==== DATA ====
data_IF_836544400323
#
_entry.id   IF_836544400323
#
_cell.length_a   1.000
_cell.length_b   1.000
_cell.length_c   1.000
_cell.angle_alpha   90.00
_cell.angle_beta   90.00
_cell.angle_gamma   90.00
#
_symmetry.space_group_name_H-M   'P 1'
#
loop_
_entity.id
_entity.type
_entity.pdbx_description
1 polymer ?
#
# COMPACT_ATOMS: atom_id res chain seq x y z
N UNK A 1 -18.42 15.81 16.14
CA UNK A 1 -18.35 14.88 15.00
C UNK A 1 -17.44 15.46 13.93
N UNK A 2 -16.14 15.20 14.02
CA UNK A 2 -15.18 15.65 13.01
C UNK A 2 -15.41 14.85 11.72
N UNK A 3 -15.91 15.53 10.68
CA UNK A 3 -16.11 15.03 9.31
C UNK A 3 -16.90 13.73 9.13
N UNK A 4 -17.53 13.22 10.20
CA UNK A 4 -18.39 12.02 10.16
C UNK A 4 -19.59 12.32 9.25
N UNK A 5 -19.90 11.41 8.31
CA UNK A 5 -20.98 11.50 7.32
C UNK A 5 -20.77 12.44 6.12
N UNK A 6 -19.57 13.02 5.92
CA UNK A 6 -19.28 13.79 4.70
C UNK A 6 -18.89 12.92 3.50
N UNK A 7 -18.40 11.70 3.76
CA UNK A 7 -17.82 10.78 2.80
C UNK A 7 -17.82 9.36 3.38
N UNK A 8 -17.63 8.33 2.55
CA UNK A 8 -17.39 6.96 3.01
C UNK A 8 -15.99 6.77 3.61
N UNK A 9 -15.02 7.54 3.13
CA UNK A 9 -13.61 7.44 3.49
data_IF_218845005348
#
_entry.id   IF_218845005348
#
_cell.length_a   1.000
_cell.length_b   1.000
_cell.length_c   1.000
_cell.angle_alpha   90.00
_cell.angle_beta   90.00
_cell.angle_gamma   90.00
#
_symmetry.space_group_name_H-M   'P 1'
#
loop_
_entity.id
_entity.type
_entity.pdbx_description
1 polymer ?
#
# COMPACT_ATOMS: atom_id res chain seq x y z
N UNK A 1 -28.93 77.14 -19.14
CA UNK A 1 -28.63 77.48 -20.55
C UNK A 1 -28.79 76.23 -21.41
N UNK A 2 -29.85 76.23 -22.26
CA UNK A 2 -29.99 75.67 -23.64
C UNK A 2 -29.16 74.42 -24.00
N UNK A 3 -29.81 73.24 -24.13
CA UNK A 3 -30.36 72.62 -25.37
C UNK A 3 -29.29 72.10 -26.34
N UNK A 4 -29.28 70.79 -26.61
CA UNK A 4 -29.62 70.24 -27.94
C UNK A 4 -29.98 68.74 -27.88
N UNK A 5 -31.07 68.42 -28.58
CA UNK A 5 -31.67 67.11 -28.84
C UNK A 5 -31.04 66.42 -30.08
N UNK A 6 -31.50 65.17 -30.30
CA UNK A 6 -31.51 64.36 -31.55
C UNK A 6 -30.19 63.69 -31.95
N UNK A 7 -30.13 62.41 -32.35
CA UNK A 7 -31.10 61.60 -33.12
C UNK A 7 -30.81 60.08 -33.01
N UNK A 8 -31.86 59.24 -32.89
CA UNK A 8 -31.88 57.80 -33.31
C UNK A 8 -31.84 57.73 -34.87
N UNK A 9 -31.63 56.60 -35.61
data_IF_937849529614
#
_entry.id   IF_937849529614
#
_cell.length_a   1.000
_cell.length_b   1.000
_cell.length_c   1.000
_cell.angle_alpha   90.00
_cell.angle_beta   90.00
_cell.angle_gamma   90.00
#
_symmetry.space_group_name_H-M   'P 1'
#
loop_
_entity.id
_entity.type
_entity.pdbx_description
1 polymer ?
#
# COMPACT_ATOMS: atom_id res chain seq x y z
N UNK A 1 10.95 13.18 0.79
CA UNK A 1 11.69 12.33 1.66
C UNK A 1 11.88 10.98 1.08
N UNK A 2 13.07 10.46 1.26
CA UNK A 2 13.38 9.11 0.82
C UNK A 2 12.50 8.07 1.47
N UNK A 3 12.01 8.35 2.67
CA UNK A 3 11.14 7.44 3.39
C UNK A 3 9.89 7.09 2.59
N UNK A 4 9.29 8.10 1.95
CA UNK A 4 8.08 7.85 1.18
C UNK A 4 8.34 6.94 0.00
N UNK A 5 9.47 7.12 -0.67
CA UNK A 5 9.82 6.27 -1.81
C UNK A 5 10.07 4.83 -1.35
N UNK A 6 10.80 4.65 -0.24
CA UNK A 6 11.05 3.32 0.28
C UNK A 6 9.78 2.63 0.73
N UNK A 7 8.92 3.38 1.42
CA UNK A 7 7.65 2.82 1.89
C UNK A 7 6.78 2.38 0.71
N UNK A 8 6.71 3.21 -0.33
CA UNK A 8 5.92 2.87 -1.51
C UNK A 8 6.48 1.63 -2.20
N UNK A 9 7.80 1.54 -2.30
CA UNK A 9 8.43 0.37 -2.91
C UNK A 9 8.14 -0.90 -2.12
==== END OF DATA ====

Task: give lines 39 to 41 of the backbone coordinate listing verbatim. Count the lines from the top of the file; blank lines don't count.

N UNK A 7 -18.40 11.70 3.76
CA UNK A 7 -17.82 10.78 2.80
C UNK A 7 -17.82 9.36 3.38